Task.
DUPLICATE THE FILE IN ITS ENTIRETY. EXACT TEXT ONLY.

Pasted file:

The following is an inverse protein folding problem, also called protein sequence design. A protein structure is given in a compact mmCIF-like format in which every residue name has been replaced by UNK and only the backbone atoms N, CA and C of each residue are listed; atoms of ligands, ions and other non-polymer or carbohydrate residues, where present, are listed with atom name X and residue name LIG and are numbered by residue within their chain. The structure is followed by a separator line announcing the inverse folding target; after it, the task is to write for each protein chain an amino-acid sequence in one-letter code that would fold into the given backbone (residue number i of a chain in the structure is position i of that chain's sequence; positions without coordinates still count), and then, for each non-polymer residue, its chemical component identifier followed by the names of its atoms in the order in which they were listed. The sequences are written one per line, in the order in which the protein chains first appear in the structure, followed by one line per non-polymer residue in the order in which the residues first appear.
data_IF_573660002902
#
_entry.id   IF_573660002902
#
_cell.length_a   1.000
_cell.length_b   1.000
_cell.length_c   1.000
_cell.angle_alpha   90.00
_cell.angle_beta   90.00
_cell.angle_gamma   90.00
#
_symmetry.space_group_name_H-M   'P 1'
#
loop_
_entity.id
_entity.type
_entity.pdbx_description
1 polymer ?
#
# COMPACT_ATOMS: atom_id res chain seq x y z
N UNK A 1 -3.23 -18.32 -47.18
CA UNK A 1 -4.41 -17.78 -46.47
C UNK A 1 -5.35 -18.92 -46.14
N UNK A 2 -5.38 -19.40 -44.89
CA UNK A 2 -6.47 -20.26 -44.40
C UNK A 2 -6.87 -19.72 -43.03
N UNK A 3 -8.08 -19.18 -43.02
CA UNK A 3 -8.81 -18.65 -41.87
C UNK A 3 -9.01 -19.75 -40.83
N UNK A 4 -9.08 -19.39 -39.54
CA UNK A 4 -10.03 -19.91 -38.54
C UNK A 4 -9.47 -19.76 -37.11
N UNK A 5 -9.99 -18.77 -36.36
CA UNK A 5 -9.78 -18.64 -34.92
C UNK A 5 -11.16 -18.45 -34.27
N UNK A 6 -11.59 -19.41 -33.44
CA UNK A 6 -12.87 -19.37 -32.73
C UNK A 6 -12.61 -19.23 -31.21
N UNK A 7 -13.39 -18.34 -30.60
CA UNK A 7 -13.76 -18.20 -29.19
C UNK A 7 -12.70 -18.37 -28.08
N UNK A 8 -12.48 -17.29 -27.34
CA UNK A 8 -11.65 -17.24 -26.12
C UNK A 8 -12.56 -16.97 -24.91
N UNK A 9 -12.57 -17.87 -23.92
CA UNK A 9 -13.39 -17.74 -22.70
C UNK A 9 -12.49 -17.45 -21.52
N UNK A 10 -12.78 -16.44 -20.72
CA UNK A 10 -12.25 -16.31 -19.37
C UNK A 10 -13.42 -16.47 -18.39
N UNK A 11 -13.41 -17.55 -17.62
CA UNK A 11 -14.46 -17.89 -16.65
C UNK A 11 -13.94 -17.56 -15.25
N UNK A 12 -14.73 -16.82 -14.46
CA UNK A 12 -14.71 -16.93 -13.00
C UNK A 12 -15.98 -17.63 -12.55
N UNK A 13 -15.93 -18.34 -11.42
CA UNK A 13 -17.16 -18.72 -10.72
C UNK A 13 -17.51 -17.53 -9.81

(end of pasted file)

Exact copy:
The following is an inverse protein folding problem, also called protein sequence design. A protein structure is given in a compact mmCIF-like format in which every residue name has been replaced by UNK and only the backbone atoms N, CA and C of each residue are listed; atoms of ligands, ions and other non-polymer or carbohydrate residues, where present, are listed with atom name X and residue name LIG and are numbered by residue within their chain. The structure is followed by a separator line announcing the inverse folding target; after it, the task is to write for each protein chain an amino-acid sequence in one-letter code that would fold into the given backbone (residue number i of a chain in the structure is position i of that chain's sequence; positions without coordinates still count), and then, for each non-polymer residue, its chemical component identifier followed by the names of its atoms in the order in which they were listed. The sequences are written one per line, in the order in which the protein chains first appear in the structure, followed by one line per non-polymer residue in the order in which the residues first appear.
data_IF_573660002902
#
_entry.id   IF_573660002902
#
_cell.length_a   1.000
_cell.length_b   1.000
_cell.length_c   1.000
_cell.angle_alpha   90.00
_cell.angle_beta   90.00
_cell.angle_gamma   90.00
#
_symmetry.space_group_name_H-M   'P 1'
#
loop_
_entity.id
_entity.type
_entity.pdbx_description
1 polymer ?
#
# COMPACT_ATOMS: atom_id res chain seq x y z
N UNK A 1 -3.23 -18.32 -47.18
CA UNK A 1 -4.41 -17.78 -46.47
C UNK A 1 -5.35 -18.92 -46.14
N UNK A 2 -5.38 -19.40 -44.89
CA UNK A 2 -6.47 -20.26 -44.40
C UNK A 2 -6.87 -19.72 -43.03
N UNK A 3 -8.08 -19.18 -43.02
CA UNK A 3 -8.81 -18.65 -41.87
C UNK A 3 -9.01 -19.75 -40.83
N UNK A 4 -9.08 -19.39 -39.54
CA UNK A 4 -10.03 -19.91 -38.54
C UNK A 4 -9.47 -19.76 -37.11
N UNK A 5 -9.99 -18.77 -36.36
CA UNK A 5 -9.78 -18.64 -34.92
C UNK A 5 -11.16 -18.45 -34.27
N UNK A 6 -11.59 -19.41 -33.44
CA UNK A 6 -12.87 -19.37 -32.73
C UNK A 6 -12.61 -19.23 -31.21
N UNK A 7 -13.39 -18.34 -30.60
CA UNK A 7 -13.76 -18.20 -29.19
C UNK A 7 -12.70 -18.37 -28.08
N UNK A 8 -12.48 -17.29 -27.34
CA UNK A 8 -11.65 -17.24 -26.12
C UNK A 8 -12.56 -16.97 -24.91
N UNK A 9 -12.57 -17.87 -23.92
CA UNK A 9 -13.39 -17.74 -22.70
C UNK A 9 -12.49 -17.45 -21.52
N UNK A 10 -12.78 -16.44 -20.72
CA UNK A 10 -12.25 -16.31 -19.37
C UNK A 10 -13.42 -16.47 -18.39
N UNK A 11 -13.41 -17.55 -17.62
CA UNK A 11 -14.46 -17.89 -16.65
C UNK A 11 -13.94 -17.56 -15.25
N UNK A 12 -14.73 -16.82 -14.46
CA UNK A 12 -14.71 -16.93 -13.00
C UNK A 12 -15.98 -17.63 -12.55
N UNK A 13 -15.93 -18.34 -11.42
CA UNK A 13 -17.16 -18.72 -10.72
C UNK A 13 -17.51 -17.53 -9.81